The Importance of Responsible Computing

Like many academics, I think that many security policies and procedures are a tad draconian and based on superstition rather than evidence. One of my pets that I often rail about is the requirement that individuals change passwords on some fixed schedule; I’m still looking for any evidence that these requirements actually make our institutions more secure. In my own case, I’m much more likely to try skimp on password complexity or write the new one down in those cases where I’m forced to change.

Every once in a while, though, I get a graphic reminder of why folks with more daily responsibility for security are more paranoid (which may not be too strong a word) than I am. Several of those reminders have been delivered this week as faculty and staff have been hit with a barrage of phishing schemes. At least seven members of the community, including at least a faculty member or two, have succumbed and provided their userids and passwords. Almost immediately their accounts were attacked by zombie armies, hundreds of sessions were opened and hundreds of thousands of spam messages were generated.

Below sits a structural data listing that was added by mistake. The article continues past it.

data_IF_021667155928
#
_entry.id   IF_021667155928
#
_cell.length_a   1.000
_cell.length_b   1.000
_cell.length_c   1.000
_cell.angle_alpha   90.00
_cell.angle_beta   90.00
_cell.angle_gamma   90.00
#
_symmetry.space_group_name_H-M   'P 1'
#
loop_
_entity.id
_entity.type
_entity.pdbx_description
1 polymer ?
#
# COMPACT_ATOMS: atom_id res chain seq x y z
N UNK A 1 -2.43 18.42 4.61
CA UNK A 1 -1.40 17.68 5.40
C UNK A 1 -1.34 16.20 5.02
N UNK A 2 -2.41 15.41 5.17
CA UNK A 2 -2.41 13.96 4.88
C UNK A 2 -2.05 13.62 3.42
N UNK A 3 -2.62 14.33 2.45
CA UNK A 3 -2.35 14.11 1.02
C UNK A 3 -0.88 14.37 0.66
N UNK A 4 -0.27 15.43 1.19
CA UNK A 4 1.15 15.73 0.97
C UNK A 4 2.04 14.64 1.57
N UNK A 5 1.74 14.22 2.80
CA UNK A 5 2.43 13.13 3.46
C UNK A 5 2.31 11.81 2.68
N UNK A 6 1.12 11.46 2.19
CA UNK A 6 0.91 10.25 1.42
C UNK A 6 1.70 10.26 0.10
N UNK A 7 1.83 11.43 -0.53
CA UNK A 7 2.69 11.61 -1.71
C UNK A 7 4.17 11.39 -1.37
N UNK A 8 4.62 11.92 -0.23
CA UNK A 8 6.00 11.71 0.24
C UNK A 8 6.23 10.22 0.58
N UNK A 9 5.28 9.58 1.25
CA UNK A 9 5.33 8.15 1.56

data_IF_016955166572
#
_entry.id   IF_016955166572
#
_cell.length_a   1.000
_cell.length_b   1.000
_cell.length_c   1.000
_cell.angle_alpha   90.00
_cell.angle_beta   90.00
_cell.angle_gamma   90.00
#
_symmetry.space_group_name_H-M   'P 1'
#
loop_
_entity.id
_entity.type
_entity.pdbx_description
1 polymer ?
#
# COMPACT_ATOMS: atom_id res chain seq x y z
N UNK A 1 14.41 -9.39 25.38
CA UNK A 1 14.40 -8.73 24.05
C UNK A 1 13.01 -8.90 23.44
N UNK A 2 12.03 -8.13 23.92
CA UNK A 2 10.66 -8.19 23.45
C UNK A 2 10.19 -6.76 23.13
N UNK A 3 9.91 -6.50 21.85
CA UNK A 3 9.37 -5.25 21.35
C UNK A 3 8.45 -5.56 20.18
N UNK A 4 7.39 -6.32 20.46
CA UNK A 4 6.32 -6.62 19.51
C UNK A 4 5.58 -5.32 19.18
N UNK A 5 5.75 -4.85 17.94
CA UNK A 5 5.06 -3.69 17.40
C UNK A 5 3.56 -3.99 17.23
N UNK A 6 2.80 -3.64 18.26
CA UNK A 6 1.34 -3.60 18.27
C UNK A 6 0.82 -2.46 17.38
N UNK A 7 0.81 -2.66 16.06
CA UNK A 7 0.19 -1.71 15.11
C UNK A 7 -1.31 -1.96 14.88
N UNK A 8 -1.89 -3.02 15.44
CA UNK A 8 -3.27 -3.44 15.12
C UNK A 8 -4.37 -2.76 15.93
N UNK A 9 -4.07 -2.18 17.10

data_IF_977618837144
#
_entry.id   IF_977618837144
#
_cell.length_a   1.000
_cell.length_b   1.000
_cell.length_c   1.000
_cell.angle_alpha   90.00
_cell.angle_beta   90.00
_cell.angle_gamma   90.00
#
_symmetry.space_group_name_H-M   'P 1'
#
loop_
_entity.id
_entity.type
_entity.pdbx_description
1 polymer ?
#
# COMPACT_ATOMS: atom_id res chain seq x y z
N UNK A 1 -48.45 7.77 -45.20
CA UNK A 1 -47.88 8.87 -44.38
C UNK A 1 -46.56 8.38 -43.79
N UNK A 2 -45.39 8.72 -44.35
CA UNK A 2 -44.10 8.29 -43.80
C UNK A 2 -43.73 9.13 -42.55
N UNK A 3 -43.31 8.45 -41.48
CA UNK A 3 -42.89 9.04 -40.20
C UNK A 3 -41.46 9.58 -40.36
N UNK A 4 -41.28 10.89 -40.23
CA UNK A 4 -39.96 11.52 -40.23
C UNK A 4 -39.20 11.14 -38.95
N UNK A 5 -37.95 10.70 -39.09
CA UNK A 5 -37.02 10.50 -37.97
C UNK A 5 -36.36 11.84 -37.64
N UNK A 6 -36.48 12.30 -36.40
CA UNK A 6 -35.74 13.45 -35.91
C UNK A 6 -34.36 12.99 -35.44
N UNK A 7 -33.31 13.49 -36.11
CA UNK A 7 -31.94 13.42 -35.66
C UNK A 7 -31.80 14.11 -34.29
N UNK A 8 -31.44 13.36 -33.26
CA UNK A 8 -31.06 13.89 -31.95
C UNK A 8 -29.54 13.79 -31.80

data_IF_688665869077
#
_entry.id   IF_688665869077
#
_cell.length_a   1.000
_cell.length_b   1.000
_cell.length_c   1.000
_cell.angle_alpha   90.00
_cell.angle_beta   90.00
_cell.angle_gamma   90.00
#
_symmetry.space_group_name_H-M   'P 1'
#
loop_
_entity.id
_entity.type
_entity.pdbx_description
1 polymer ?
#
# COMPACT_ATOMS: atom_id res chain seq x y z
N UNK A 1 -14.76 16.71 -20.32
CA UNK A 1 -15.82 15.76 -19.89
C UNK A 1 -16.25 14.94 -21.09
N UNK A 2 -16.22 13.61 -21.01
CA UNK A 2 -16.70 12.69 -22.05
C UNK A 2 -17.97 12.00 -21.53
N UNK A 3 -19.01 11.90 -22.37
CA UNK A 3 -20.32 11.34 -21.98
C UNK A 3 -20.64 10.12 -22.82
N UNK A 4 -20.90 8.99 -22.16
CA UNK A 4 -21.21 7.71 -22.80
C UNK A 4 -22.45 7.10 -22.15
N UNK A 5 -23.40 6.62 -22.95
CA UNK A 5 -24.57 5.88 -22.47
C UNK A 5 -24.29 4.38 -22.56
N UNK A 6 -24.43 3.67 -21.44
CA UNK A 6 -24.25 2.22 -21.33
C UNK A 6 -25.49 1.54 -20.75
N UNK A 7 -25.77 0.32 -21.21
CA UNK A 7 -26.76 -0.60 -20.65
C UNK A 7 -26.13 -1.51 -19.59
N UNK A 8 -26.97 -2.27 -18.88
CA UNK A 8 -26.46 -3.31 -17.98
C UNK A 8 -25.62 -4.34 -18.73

A Botnet (also known as a zombie army) is a number of Internet computers that, although their owners are unaware of it, have been set up to forward transmissions (including spam or viruses) to other computers on the Internet. Any such computer is referred to as a zombie – in effect, a computer “robot” or “bot” that serves the wishes of some master spam or virus originator. Most computers compromised in this way are home-based.

In these seven instances, millions of messages were generated. Cleaning up the resulting mess takes lots of engineering time–though unfortunately with practice we’re cutting it from days to hours. Mail response for local users slows dramatically and huge internet service providers like AOL and Comcast blacklist the college domain as part of their spam management process. Reopening delivery may take a couple of days and untold amounts of mail from college addresses may be dumped to the bit bucket.